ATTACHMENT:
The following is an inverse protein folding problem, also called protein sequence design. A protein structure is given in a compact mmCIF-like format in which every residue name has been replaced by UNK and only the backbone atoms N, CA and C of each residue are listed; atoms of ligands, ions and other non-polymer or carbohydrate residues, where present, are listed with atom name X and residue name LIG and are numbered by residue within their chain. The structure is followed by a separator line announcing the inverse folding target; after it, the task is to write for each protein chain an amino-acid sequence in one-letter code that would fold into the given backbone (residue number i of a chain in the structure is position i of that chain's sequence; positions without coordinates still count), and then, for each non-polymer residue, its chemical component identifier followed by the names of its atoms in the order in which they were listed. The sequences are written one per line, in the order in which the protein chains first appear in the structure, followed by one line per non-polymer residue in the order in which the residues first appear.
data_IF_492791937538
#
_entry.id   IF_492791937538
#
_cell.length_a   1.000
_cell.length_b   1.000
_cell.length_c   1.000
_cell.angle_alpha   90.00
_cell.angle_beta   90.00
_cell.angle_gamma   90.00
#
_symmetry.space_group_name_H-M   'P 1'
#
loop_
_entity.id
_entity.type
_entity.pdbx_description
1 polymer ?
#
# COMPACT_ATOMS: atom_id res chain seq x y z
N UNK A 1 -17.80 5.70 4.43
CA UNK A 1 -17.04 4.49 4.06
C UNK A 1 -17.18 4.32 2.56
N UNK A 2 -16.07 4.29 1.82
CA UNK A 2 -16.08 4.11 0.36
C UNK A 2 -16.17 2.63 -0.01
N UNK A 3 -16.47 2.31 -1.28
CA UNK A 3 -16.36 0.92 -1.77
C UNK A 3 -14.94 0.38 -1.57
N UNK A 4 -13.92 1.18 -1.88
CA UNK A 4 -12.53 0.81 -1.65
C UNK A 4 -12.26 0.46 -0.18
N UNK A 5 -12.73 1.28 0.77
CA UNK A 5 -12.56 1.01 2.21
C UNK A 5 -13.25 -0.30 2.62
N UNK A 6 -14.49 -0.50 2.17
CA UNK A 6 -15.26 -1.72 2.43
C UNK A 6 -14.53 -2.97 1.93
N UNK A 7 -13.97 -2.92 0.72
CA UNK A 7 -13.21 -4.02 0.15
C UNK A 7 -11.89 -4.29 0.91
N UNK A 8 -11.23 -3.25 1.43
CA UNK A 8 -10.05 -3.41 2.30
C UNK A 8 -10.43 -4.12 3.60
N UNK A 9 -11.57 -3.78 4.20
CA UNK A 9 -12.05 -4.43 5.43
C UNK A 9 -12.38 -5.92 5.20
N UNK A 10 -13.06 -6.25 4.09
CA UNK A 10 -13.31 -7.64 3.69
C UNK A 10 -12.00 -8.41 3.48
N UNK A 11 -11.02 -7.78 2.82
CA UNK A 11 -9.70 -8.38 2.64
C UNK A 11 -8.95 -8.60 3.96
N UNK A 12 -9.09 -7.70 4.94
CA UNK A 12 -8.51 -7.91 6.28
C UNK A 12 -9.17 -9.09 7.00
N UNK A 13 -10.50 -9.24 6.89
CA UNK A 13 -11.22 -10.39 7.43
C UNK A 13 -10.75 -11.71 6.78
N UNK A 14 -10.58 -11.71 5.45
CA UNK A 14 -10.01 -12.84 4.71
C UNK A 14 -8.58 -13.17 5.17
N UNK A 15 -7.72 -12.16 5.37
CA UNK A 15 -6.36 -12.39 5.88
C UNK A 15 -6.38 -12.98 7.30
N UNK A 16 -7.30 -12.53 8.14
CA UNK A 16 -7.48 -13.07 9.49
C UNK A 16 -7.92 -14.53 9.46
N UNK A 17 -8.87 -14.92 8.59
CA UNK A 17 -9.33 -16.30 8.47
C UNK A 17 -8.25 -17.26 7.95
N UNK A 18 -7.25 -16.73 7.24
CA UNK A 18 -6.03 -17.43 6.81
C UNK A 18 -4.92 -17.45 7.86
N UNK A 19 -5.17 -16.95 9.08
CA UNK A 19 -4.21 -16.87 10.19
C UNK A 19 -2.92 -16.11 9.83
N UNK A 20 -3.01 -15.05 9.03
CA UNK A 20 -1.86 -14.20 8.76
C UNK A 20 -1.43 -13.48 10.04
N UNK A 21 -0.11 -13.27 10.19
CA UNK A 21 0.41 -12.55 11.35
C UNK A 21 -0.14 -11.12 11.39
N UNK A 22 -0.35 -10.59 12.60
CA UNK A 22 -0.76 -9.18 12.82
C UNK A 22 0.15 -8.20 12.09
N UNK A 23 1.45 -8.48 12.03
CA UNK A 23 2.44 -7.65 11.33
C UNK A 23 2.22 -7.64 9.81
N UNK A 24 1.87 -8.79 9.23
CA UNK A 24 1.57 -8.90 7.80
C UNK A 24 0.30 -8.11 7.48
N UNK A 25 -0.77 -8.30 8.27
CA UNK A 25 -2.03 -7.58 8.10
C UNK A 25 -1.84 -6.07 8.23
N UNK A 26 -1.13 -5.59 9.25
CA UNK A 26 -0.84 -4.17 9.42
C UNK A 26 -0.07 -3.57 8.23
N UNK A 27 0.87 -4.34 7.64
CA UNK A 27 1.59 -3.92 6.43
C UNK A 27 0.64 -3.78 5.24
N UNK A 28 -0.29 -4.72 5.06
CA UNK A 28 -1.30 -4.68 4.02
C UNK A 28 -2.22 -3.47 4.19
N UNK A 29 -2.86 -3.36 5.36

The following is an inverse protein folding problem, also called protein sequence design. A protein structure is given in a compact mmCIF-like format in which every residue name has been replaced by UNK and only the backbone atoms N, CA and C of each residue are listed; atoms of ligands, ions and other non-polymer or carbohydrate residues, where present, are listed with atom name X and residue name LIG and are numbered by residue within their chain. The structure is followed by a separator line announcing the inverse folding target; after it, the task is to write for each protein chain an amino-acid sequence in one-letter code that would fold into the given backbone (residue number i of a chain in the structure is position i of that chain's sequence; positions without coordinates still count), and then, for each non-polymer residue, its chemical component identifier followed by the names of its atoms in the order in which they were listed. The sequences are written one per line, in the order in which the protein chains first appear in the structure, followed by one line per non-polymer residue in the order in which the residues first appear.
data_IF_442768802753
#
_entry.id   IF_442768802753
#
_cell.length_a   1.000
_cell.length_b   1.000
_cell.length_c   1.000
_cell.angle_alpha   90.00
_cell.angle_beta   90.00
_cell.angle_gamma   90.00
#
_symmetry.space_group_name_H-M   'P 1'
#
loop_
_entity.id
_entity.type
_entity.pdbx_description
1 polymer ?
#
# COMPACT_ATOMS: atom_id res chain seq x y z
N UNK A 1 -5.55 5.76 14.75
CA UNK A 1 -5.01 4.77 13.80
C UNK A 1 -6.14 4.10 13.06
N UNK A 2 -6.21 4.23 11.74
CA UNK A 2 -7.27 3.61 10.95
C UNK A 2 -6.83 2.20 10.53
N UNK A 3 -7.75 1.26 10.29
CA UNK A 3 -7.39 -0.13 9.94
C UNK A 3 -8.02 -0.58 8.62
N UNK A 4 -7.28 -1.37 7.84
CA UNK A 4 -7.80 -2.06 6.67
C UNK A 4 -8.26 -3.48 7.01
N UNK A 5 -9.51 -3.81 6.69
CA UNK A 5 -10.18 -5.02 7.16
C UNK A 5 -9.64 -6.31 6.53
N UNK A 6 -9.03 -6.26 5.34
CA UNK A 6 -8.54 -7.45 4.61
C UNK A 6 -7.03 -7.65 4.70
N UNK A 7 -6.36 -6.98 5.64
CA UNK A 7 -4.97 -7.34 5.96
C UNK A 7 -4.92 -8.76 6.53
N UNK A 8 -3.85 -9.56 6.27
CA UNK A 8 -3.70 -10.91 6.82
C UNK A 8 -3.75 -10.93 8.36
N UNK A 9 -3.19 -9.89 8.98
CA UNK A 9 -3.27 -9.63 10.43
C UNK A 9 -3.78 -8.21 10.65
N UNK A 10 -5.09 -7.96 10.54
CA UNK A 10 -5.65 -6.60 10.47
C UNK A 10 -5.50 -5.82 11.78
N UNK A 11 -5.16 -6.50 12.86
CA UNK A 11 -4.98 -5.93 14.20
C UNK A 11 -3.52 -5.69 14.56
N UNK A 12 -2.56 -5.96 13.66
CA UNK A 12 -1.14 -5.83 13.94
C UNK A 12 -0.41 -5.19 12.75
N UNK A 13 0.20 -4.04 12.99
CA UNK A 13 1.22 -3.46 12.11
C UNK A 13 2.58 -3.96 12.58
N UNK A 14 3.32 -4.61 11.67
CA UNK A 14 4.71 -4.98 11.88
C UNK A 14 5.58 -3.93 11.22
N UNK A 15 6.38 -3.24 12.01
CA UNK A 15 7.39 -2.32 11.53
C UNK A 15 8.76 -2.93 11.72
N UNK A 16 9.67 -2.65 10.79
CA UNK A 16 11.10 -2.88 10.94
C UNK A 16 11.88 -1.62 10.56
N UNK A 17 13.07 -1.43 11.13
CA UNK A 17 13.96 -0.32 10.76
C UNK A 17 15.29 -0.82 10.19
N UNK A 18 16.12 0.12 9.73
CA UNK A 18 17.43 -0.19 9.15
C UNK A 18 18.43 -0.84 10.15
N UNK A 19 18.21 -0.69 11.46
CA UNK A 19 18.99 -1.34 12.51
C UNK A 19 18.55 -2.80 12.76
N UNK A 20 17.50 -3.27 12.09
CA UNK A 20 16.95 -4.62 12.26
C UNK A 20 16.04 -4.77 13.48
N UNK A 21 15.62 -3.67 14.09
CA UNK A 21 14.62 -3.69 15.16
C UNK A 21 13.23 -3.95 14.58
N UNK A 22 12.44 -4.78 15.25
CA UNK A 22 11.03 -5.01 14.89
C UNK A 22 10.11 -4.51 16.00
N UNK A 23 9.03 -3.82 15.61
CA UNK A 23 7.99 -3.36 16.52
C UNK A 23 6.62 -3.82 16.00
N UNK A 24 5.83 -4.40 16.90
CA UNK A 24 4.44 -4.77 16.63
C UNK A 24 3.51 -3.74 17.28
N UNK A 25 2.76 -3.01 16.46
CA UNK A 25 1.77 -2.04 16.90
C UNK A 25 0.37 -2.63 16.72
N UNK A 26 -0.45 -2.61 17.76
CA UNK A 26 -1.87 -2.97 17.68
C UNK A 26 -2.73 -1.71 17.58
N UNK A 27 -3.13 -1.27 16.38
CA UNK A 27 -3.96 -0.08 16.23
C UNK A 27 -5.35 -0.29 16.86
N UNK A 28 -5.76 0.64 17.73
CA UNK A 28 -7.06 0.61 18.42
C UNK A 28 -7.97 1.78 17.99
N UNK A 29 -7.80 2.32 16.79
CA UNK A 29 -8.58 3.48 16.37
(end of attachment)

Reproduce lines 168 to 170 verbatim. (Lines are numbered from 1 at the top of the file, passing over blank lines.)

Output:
CA UNK A 14 4.71 -4.98 11.88
C UNK A 14 5.58 -3.93 11.22
N UNK A 15 6.38 -3.24 12.01